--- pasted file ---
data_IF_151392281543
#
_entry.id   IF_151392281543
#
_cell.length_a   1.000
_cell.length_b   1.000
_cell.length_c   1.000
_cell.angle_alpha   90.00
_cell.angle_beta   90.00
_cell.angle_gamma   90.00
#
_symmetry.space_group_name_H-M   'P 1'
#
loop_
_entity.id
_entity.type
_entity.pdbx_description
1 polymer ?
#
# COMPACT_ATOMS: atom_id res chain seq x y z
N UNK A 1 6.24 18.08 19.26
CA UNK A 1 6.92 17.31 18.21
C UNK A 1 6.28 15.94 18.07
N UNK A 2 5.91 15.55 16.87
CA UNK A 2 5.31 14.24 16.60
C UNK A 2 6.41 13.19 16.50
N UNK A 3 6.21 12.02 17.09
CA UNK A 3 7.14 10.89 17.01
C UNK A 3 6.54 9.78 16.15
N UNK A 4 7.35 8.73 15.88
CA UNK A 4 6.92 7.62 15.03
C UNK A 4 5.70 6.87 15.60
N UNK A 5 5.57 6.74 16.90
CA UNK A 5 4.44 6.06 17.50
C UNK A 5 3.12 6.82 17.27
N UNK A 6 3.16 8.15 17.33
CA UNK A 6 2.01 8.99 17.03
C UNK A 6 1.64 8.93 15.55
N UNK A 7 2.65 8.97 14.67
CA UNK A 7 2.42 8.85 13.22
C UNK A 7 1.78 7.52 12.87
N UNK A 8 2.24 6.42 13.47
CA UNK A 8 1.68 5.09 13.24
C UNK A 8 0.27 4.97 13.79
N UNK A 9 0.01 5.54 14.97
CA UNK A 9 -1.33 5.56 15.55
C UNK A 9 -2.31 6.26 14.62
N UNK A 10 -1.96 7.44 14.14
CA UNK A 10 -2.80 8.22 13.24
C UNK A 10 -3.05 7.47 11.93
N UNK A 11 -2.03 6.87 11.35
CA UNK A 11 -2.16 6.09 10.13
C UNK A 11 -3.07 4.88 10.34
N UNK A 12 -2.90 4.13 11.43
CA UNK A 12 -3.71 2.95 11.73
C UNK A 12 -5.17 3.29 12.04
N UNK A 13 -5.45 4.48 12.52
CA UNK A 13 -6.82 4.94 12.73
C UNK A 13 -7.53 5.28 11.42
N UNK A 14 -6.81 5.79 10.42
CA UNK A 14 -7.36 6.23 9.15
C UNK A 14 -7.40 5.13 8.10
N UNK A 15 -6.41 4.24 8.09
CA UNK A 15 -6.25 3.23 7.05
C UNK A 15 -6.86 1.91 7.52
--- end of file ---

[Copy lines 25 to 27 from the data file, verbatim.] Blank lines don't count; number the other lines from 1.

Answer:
CA UNK A 2 5.31 14.24 16.60
C UNK A 2 6.41 13.19 16.50
N UNK A 3 6.21 12.02 17.09